Splendid. Distinguished. Impressive.

The year was 1912 and Hawaii’s newspapers were touting a new schoolhouse in Kaimuki as “the best constructed and most completely equipped public school building in the Territory.”

The original building’s cornerstone was laid by Queen Liliuokalani, Hawaii’s last reigning monarch, on April 12, 1912 — a century ago this week. She was 73 at the time, and the school — at the corner of Waialae and Koko Head avenues — was named in her honor.

Although her kingdom had been overthrown nearly 20 years earlier, one newspaper report described Liliuokalani’s presence as “adding an atmosphere of royalty and courtliness” to the cornerstone-laying event. Still, her presence stirred mixed emotions for others.

“Even chance visitors at Kaimuki yesterday afternoon were deeply and some of them sadly impressed with the ceremony of laying the cornerstone of the new $60,000 Kaimuki school, for Queen Liliuokalani it was who handled the silver trowel, and the appearance of the former Queen of Hawaii held something almost tragic for those who saw her,” the April 13, 1912 edition of the Evening Bulletin reported. “Queen Liliuokalani’s participation was without doubt the feature of the cornerstone-laying.”

Another newspaper account quotes Charles A. Cottrill, identified as collector of internal revenue, as saying: “I admire the splendid sentiment which prompted the naming of this building for Her Majesty, Ex-Queen Liliuokalani, who is so generally beloved and respected by all classes.”

Hawaiian-language newspaper Kuokoa reported that the school was built of cement, “like many of the great buildings being built these days.” It said the campus site cost $8,000 and another $60,000 to build. “When it is completed, this will be one of the most distinguished and beautiful schools … And when you look at the artist’s rendering, it is indeed splendid.”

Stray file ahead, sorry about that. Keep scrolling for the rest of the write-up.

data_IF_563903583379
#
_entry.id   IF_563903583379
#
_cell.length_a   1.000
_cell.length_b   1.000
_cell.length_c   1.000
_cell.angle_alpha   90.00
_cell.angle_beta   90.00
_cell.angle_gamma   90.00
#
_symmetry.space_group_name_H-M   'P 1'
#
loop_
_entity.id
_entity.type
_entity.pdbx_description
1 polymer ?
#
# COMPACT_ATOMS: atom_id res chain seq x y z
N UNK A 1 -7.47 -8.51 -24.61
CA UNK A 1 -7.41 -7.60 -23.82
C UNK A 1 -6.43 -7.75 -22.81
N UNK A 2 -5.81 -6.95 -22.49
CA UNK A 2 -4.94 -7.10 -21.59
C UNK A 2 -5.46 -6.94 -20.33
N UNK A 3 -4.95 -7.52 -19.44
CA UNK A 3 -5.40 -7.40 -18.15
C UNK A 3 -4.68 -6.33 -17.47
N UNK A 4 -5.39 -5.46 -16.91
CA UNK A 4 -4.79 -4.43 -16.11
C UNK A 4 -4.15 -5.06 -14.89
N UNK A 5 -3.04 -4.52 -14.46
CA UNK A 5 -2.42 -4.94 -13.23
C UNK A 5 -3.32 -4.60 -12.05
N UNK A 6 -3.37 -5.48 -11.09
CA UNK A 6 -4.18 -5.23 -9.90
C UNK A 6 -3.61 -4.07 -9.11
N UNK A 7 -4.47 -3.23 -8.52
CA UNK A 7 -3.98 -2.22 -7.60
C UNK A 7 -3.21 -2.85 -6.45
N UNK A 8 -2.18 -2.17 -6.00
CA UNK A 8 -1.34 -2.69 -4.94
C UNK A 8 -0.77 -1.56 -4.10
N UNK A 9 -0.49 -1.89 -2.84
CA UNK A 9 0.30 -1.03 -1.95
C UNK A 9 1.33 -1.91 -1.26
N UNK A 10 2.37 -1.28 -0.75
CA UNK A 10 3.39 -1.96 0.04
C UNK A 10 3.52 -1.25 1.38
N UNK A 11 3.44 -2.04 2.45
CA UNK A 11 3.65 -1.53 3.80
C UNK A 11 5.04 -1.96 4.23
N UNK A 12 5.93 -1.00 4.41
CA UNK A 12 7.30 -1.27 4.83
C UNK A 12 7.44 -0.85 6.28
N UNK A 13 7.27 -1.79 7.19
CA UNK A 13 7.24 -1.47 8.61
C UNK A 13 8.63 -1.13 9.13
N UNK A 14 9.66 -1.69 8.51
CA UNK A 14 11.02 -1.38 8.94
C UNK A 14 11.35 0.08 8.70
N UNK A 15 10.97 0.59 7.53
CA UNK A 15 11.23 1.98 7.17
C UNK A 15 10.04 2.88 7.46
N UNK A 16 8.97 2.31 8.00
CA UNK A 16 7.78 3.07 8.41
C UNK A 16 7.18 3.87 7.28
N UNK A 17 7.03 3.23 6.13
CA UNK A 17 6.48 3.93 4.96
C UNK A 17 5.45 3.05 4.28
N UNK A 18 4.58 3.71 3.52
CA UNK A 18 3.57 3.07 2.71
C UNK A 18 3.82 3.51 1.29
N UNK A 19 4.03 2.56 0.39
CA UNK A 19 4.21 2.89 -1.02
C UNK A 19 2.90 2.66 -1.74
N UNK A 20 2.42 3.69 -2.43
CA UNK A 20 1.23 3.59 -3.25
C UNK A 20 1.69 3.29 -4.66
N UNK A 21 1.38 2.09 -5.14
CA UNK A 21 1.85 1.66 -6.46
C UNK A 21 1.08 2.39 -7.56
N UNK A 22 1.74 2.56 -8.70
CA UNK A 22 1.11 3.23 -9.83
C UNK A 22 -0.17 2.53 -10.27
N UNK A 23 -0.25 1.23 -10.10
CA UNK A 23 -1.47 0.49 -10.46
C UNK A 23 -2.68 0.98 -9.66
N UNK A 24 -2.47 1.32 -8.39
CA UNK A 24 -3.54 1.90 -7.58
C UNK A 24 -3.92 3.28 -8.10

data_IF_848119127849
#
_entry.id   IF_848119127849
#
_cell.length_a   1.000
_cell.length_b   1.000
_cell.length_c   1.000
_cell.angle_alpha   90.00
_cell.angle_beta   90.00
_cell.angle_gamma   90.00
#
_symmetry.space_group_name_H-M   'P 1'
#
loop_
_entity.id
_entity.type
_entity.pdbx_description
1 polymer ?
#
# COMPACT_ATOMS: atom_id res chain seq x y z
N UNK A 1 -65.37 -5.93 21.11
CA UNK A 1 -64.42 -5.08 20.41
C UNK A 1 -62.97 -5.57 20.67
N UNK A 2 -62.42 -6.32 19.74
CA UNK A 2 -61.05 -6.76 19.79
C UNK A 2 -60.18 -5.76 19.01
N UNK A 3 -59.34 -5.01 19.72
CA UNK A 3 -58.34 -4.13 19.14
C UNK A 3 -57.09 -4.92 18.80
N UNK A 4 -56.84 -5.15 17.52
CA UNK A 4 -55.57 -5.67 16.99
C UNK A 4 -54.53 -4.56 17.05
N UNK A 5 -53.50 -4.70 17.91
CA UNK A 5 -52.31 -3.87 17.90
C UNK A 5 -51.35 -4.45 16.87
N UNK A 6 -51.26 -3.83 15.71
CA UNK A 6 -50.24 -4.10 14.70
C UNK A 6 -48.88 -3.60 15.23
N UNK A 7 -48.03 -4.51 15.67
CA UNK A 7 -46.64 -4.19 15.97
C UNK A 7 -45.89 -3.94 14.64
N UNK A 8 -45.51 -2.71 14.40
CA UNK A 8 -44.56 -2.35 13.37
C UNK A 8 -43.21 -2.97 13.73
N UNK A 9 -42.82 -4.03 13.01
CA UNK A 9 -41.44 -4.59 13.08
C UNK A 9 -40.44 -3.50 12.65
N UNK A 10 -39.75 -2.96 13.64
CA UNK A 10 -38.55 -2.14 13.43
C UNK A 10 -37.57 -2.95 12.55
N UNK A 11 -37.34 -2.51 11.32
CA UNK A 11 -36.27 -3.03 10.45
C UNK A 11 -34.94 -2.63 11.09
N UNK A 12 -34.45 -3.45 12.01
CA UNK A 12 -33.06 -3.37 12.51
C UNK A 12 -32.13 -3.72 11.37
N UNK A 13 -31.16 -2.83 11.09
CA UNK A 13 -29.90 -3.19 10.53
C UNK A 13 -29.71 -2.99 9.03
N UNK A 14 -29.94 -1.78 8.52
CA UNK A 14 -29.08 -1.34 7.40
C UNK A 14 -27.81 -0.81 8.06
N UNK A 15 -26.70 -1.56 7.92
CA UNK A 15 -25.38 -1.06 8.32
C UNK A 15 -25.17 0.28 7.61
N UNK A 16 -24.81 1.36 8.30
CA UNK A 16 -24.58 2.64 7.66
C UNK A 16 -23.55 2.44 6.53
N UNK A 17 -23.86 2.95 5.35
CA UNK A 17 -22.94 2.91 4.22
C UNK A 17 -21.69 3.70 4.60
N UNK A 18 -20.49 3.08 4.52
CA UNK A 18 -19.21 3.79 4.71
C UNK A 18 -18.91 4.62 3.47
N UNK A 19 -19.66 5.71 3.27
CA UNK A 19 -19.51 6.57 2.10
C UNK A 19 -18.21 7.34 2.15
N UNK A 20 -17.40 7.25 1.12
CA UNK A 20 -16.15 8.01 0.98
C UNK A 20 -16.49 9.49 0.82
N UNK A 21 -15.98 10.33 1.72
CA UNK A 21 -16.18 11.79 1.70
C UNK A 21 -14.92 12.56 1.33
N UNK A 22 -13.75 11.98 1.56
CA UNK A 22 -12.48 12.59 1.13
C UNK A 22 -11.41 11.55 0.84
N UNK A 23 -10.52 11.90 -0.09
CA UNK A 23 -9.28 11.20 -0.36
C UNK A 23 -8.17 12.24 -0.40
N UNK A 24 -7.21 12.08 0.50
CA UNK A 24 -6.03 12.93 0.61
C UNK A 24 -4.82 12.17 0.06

The school opened in October 1912. Sanford B. Dole, former president of the Hawaiian Republic, gave remarks at an opening ceremony, where he expressed high hopes for the new school: “The new Liliuokalani schoolhouse promises well as the home of a great school — great in character, in accomplishment and in the spirit of the school body.”

Queen Lydia Liliuokalani Elementary School closed its doors for good in May 2011 — a year shy of what would have been its centennial birthday.

The building’s original cornerstone sits nestled in the corner of the school’s outdoor basketball court, surrounded by overgrown grass.

The school fell victim to economics last year when the state Department of Education recommended redistributing Liliuokalani’s 100 students into nearby schools.

The department said the closure would save the school system about $530,000 annually, because small schools like Liliuokalani cost more per student. The closure also was done partly in the name of efficiency, because the school was scheduled for costly maintenance projects in the next few years.

The Kaimuki campus is being re-purposed to house DOE personnel offices and a data center. Gov. Neil Abercrombie last month released $2.2 million in capital funds to renovate the school’s former cafeteria into a support facility and data center for the DOE.

The governor’s office said the work would allow the DOE to relocate 180 positions to the former school, including human resources staff currently housed in rented space in Iwilei, eliminating about $900,000 a year in lease costs.

A banner posted along the former school’s fence on Waialae announces a “100th anniversary kanikapila” celebration scheduled for Thursday evening to commemorate the queen’s dedication of the school.

View a slideshow of photos below.

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